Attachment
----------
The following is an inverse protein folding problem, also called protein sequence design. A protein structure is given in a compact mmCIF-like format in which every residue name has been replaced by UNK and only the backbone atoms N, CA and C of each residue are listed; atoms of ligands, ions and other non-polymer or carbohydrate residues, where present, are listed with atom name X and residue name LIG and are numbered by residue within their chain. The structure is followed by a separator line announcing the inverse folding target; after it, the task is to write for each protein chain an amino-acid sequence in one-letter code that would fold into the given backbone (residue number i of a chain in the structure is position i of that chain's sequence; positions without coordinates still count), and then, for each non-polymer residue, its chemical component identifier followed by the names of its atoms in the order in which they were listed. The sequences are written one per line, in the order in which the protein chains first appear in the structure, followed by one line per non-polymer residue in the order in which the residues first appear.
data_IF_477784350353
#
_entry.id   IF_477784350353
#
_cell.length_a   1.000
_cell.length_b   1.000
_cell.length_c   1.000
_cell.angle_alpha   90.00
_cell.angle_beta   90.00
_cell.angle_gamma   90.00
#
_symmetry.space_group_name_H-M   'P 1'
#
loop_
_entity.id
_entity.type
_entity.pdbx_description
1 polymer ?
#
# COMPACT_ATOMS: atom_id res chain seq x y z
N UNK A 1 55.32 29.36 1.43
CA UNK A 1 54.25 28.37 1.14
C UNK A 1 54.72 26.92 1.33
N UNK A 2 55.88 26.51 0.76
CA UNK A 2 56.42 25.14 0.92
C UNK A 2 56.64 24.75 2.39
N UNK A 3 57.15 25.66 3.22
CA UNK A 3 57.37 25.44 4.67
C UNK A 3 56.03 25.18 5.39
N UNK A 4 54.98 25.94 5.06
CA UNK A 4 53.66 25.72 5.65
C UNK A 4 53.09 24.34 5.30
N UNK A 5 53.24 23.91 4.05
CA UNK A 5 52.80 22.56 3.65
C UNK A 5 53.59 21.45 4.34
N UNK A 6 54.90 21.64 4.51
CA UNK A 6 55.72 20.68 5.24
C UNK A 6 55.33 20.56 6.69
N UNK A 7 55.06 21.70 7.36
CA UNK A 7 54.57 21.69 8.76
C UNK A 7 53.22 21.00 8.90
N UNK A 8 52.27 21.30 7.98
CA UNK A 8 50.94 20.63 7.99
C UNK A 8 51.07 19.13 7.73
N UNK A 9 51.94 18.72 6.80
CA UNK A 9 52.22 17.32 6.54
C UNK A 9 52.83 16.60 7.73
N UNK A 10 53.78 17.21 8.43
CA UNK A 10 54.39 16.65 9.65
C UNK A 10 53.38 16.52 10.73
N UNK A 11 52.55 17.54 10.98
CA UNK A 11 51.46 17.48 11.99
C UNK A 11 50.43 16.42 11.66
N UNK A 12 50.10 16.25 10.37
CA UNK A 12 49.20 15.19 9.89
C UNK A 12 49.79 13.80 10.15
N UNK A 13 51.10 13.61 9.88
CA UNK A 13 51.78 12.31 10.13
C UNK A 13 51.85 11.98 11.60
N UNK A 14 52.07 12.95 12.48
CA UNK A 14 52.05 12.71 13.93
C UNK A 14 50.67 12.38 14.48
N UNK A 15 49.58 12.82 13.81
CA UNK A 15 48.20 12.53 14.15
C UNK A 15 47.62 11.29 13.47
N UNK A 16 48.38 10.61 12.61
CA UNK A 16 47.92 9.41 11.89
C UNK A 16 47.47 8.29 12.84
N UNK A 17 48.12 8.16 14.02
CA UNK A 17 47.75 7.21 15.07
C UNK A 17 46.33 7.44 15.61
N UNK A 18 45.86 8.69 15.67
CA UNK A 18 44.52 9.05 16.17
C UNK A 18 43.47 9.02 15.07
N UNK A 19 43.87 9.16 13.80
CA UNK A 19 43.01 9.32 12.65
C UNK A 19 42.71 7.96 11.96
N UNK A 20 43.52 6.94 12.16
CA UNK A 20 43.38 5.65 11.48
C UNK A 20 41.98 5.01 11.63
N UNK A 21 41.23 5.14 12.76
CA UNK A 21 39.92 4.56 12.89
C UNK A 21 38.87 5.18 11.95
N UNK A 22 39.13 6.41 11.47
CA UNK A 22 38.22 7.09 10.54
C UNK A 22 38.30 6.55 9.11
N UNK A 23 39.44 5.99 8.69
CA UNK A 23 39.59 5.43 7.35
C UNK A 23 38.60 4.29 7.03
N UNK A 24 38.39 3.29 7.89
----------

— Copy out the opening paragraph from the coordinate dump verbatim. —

The following is an inverse protein folding problem, also called protein sequence design. A protein structure is given in a compact mmCIF-like format in which every residue name has been replaced by UNK and only the backbone atoms N, CA and C of each residue are listed; atoms of ligands, ions and other non-polymer or carbohydrate residues, where present, are listed with atom name X and residue name LIG and are numbered by residue within their chain. The structure is followed by a separator line announcing the inverse folding target; after it, the task is to write for each protein chain an amino-acid sequence in one-letter code that would fold into the given backbone (residue number i of a chain in the structure is position i of that chain's sequence; positions without coordinates still count), and then, for each non-polymer residue, its chemical component identifier followed by the names of its atoms in the order in which they were listed. The sequences are written one per line, in the order in which the protein chains first appear in the structure, followed by one line per non-polymer residue in the order in which the residues first appear.